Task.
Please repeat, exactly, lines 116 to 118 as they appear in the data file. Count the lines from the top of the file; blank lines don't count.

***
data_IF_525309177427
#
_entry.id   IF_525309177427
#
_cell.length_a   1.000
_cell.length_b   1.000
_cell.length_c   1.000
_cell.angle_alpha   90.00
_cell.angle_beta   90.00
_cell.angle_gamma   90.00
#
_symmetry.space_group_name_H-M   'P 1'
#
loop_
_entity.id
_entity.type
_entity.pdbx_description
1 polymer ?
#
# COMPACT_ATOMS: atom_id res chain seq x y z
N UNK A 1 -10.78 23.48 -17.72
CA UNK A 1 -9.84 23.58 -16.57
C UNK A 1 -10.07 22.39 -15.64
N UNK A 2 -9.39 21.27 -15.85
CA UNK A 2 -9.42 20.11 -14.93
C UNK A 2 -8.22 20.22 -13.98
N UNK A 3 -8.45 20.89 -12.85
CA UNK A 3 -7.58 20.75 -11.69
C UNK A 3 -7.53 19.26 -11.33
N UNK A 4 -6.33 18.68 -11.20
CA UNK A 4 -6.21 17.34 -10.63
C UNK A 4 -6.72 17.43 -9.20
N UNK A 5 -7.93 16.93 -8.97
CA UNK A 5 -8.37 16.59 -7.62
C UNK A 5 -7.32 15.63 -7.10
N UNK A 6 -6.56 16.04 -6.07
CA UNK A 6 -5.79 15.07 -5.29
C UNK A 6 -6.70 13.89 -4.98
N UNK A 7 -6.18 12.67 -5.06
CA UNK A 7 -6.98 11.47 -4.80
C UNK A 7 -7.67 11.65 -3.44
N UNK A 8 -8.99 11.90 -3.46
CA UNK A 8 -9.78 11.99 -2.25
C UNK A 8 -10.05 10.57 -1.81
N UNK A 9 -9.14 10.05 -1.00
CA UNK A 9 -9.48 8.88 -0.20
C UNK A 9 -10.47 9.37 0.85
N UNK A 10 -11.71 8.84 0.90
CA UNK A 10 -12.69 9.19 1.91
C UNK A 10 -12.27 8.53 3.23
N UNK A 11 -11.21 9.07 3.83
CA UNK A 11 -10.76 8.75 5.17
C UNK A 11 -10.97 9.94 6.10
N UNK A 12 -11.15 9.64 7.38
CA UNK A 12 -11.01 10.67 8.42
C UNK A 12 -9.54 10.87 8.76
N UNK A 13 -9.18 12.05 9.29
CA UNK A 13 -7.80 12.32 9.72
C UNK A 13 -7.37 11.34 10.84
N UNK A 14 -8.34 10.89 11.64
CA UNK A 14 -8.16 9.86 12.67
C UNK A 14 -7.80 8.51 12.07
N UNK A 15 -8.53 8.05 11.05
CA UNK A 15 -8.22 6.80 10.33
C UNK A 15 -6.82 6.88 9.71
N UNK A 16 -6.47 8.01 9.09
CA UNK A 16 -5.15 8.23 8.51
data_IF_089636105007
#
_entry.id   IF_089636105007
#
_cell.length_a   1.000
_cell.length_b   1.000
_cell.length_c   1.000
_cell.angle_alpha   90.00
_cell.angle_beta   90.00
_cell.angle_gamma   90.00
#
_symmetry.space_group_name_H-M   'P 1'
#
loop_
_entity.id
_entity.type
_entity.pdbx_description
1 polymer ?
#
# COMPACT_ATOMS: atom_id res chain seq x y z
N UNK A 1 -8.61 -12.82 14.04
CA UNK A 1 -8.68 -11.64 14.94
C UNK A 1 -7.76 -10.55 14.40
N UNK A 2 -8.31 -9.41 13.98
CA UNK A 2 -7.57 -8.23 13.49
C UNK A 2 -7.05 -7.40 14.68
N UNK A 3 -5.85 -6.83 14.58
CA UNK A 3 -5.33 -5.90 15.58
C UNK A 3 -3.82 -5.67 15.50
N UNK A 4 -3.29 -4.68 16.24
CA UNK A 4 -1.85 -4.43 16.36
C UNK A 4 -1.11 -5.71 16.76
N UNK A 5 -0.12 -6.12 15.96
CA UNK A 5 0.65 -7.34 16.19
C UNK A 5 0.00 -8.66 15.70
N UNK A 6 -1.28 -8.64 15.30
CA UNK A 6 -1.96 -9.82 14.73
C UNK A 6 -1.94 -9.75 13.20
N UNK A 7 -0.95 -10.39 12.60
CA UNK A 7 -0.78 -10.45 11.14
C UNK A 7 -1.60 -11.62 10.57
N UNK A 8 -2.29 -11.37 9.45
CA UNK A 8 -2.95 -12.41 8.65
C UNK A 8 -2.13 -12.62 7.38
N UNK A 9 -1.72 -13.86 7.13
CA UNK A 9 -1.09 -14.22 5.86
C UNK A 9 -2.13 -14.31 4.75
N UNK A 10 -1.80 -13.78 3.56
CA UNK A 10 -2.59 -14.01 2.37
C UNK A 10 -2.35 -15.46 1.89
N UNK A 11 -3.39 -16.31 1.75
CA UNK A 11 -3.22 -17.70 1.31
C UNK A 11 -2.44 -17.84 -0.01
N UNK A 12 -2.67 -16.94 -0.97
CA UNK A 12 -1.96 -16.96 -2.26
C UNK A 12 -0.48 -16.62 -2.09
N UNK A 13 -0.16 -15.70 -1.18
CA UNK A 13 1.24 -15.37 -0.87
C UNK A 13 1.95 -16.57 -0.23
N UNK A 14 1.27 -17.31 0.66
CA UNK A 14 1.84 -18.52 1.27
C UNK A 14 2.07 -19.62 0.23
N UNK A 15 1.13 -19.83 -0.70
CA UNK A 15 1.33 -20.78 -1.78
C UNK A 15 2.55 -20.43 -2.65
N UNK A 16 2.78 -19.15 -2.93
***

CA UNK A 10 -2.59 -14.01 2.37
C UNK A 10 -2.35 -15.46 1.89
N UNK A 11 -3.39 -16.31 1.75